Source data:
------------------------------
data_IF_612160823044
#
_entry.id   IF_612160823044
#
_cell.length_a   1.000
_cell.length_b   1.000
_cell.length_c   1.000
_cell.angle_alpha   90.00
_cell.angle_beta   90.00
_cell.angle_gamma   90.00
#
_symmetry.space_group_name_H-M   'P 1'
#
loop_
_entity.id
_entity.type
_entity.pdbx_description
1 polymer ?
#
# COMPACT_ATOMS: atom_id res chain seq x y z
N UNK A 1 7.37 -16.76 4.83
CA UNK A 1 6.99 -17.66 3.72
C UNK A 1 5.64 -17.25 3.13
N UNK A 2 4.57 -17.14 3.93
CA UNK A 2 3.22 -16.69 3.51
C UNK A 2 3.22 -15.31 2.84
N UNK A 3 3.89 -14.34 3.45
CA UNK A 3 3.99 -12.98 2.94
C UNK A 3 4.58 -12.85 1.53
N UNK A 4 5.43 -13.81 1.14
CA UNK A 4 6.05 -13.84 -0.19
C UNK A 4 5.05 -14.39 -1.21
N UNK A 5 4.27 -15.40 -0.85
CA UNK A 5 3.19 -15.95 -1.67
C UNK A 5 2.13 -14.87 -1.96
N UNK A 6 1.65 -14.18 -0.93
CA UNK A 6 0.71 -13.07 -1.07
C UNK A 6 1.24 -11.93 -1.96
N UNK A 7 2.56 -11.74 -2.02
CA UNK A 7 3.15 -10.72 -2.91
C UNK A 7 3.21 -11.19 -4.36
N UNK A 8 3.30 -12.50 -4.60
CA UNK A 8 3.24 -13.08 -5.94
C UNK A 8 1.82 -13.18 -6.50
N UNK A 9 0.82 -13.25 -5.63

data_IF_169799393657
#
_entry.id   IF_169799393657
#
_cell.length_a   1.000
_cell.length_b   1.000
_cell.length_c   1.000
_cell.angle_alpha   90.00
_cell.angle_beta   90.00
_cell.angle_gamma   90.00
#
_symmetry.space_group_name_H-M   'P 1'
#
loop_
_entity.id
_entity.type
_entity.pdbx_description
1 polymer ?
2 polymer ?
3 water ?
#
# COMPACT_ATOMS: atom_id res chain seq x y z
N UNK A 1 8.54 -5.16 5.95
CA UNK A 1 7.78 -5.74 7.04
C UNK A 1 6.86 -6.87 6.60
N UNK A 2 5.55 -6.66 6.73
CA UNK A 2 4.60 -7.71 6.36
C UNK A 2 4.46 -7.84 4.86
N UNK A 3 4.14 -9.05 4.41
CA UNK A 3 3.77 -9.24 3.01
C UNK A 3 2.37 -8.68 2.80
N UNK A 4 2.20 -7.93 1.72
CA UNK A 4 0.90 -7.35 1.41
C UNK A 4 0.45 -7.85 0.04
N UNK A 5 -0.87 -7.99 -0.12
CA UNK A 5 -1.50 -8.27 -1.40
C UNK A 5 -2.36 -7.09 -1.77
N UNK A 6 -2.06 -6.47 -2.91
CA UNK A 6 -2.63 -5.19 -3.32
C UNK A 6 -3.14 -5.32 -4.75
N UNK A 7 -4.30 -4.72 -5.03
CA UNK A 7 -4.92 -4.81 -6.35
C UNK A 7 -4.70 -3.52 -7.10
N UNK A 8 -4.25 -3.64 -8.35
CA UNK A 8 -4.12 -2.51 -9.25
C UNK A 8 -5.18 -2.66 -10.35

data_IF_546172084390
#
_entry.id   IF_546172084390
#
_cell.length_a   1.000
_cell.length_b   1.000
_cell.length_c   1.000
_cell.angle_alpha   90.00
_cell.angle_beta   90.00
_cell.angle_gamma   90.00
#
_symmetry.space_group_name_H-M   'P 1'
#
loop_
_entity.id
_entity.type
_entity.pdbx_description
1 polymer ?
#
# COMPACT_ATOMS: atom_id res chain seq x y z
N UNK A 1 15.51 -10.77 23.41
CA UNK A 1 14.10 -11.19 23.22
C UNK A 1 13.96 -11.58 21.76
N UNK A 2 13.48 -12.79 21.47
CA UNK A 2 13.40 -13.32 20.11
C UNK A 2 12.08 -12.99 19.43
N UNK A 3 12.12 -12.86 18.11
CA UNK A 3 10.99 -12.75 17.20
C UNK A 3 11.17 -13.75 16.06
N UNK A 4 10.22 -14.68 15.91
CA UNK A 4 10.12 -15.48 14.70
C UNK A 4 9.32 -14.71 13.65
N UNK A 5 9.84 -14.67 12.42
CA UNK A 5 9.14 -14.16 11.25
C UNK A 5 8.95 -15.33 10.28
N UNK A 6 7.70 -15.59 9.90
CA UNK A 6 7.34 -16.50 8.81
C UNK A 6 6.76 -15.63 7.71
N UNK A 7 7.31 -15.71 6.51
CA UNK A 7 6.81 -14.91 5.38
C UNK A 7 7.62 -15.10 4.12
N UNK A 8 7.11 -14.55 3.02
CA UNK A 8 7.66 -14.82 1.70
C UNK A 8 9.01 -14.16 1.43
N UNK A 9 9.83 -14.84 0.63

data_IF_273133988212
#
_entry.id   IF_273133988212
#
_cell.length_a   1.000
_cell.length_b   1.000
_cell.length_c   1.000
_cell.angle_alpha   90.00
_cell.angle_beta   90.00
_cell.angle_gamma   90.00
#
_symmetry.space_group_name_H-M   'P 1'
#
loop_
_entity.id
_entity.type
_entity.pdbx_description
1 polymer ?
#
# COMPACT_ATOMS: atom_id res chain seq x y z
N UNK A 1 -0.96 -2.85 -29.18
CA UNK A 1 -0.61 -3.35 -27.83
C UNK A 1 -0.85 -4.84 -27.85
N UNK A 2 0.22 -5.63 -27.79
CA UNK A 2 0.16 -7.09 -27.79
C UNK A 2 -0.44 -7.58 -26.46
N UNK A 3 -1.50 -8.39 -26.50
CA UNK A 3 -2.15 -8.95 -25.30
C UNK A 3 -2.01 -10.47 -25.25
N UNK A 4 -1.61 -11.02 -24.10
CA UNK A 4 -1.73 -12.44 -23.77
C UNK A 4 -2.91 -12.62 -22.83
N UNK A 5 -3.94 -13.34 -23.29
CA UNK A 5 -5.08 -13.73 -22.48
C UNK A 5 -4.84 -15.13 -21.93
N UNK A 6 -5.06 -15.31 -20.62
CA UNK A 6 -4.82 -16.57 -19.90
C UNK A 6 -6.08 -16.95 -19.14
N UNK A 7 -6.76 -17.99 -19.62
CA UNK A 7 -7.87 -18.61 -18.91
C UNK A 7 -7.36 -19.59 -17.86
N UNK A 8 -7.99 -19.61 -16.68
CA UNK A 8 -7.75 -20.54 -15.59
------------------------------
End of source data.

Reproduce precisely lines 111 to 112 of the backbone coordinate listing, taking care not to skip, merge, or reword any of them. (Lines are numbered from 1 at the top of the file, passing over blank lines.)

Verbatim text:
# COMPACT_ATOMS: atom_id res chain seq x y z
N UNK A 1 15.51 -10.77 23.41